Though the table is the most important section in forming the tone. Robin and David decided on using the mahogany for sides and back as well - consistency. Plans were drawn for the neck. based on what Robin liked about his existing Tirada. on other finished acoustics David still had in stock. and on what was needed to bring the tenets of steel string action and classical width together. bearing in mind that Robin wanted a guitar largely for fingerpicking but not out to lunch when a strum was required.

With the sketches made. Robin left to return a few weeks later to gauge the first stage in development. Note: a craftsman worth his salt may not want you permanently hunched over his shoulder. but shouldn't have objections about checking the progress. With the' back shaped. the rims on, and the headstock a vague lump, the neck was pronounced as proceeding in a rightwardly direction, even without frets. Now it was decoration time. David and Robin collaborated over the headstock. swapping drawings. the latter going for a claw-like profile in keeping with the dragon motif. the former hunting for balance. symmetry and somewhere to put the gold Schaller machines.

The brass inlay was trickier. The original acoustic Robin had tried had included a side soundhole (an extra soundhole near the waist on the top rim) part filled by a filigree of brass shaped like an eagle. A dragon version was the obvious alternative and much cross referencing of library books and illustrations ensued-David Bourne not entirely convinced of the practicality of such a design. Eventually a satisfactory reptile was located. though it did involve forward thinking at the lacquer stage. Some of the brass lines were so fine that the lacquer had to be built up, thicker than usual. lest it crack too easily.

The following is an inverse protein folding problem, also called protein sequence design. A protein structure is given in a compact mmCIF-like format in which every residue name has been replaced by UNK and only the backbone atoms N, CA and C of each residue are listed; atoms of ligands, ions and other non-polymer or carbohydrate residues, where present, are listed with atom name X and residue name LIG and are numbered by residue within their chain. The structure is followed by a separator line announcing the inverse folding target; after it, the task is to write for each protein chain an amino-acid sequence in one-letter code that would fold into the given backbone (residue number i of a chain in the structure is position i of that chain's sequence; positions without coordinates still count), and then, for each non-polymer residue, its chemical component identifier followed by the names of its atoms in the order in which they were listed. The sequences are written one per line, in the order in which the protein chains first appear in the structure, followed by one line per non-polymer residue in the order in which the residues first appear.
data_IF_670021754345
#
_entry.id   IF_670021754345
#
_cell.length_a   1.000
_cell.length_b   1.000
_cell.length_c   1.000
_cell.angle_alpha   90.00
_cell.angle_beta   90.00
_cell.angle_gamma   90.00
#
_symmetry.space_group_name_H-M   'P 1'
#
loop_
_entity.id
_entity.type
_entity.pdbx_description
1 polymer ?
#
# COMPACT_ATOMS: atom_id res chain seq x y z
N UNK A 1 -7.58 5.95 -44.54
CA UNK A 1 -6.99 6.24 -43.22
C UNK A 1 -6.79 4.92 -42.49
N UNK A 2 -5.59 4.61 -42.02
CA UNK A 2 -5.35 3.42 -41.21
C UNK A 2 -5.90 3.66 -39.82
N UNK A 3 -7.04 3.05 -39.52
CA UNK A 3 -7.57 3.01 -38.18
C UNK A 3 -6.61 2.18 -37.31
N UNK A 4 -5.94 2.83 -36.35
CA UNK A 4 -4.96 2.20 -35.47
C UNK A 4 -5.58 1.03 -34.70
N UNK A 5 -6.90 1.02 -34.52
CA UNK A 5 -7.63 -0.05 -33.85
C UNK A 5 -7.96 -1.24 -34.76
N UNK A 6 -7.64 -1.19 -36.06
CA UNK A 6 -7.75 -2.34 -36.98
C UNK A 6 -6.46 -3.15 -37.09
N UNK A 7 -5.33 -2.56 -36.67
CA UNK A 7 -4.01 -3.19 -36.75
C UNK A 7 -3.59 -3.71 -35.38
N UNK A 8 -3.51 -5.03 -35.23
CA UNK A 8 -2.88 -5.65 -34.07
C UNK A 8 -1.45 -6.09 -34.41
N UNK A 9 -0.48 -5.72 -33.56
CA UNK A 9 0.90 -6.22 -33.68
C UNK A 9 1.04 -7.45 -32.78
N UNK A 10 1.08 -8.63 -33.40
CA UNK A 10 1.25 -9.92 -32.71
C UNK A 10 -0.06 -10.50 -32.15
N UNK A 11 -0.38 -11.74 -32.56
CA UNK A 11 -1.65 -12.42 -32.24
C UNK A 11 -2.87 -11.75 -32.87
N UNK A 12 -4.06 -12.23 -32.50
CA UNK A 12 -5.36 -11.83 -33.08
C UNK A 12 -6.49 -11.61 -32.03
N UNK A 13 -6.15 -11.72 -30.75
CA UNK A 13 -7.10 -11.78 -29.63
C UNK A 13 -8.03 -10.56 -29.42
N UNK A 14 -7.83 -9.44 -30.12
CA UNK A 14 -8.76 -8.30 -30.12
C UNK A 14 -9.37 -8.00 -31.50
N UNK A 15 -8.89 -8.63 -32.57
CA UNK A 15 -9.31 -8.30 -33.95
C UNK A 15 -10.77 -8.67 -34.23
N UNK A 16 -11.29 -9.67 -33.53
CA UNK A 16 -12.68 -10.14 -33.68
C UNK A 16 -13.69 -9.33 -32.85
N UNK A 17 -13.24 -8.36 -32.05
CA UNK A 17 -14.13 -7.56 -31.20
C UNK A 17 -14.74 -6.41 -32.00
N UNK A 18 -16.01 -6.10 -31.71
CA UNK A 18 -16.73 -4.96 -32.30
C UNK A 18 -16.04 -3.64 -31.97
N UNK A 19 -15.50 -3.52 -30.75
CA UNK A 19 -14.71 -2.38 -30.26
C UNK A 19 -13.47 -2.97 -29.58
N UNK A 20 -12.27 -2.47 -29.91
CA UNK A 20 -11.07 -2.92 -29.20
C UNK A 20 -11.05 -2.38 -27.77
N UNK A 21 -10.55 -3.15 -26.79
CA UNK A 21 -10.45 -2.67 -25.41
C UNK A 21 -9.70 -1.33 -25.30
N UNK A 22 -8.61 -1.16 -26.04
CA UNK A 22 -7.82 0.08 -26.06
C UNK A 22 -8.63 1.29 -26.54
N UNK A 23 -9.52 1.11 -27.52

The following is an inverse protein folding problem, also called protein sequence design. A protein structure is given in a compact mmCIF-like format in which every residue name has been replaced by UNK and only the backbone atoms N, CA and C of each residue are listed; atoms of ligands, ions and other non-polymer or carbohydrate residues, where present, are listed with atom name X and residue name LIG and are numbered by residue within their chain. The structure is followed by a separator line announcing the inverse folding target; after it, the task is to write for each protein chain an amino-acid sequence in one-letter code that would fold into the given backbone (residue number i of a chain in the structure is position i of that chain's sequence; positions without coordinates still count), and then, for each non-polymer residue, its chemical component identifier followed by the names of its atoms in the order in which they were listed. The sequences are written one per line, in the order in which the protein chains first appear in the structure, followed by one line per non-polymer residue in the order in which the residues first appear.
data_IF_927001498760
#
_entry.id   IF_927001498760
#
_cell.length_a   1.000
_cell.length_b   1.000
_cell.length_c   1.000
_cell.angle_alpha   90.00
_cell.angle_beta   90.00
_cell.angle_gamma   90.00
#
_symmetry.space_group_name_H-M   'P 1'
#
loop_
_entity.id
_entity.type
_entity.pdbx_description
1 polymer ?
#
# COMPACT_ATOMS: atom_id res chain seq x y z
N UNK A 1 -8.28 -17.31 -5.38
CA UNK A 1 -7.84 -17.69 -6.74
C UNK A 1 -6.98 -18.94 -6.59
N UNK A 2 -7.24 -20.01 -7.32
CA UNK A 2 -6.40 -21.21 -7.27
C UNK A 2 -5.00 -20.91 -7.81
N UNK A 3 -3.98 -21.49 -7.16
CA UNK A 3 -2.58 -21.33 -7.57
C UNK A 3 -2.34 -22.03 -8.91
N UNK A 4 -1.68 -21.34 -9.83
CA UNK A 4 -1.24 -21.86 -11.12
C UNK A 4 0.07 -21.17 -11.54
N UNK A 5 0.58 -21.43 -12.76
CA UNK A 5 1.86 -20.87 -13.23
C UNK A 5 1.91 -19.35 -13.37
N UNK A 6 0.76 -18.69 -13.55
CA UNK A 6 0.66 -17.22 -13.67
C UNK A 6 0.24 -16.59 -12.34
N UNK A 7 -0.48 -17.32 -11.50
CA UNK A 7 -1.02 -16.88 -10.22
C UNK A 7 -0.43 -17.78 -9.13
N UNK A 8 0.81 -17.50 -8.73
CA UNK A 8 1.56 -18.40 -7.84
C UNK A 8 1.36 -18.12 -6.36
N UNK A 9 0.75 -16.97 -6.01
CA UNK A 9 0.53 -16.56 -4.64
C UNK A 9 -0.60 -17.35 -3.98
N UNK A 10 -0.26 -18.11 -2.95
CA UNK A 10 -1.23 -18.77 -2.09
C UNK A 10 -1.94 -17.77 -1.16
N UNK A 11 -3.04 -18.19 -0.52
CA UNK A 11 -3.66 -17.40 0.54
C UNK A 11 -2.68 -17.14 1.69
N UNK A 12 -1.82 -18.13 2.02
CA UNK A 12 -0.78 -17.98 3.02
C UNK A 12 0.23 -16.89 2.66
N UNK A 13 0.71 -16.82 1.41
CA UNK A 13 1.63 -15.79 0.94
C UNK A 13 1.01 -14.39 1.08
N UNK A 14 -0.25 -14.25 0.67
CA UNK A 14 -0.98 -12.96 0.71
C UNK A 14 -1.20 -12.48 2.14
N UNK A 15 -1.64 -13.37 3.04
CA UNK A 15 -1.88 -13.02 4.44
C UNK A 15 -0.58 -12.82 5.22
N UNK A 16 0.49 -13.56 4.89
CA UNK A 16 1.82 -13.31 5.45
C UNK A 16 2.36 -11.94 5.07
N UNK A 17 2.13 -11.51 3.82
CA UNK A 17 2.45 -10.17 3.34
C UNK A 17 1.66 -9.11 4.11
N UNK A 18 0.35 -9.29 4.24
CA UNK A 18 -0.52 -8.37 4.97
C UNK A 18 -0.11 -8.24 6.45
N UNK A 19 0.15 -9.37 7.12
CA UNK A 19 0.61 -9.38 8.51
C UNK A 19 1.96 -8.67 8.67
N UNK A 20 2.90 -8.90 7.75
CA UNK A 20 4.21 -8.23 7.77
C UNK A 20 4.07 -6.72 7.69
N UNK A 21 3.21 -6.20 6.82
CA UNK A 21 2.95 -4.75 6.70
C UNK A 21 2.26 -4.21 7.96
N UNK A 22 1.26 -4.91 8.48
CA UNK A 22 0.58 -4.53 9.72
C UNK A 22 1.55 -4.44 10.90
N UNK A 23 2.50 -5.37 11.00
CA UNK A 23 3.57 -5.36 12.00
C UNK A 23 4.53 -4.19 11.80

How about a flight of dragons across the neck as dot markers? Nope, here David put down the foot-over the top. he judged. and you'd regret it later. They opted for simple. hexagonal outlines of brass. and were satisfied.

Another fitting took place before the final! inlays were completed. This was the stage when touches such as the teardrop-style saddle. Barcus Berry pickup and jack socket concealed in the base strap button were finalised, again from reference to other examples of Bourne guitars and Robin's preferences formed over the years. The Barcus Berry was David Bourne's recommendation. having tried various pickups in other acoustics he'd built and knowing the BB to work best with them.

The resulting tone. in Robin Willow's words, shows a full bass end. but is surprisingly mellow considering the volume and sustain the guitar produces. He needed power in the bass. but the trilogy he'd written relied on a clear and strong middle range. not dominated by the bottom notes. The Bourne supplied it.

By bouncing ideas back and forth. Bourne and Willow had arrived at an instrument which was both individual in looks and tailored in tone for the latter. and which gave the chance to use a favourite piece of wood in a challenging design for the former. It was begun in September '84 and finished in early February '85... cost. 650. And no one got an ulcer.
( pg 70, ONE TWO TESTING - Paul Colbert ©)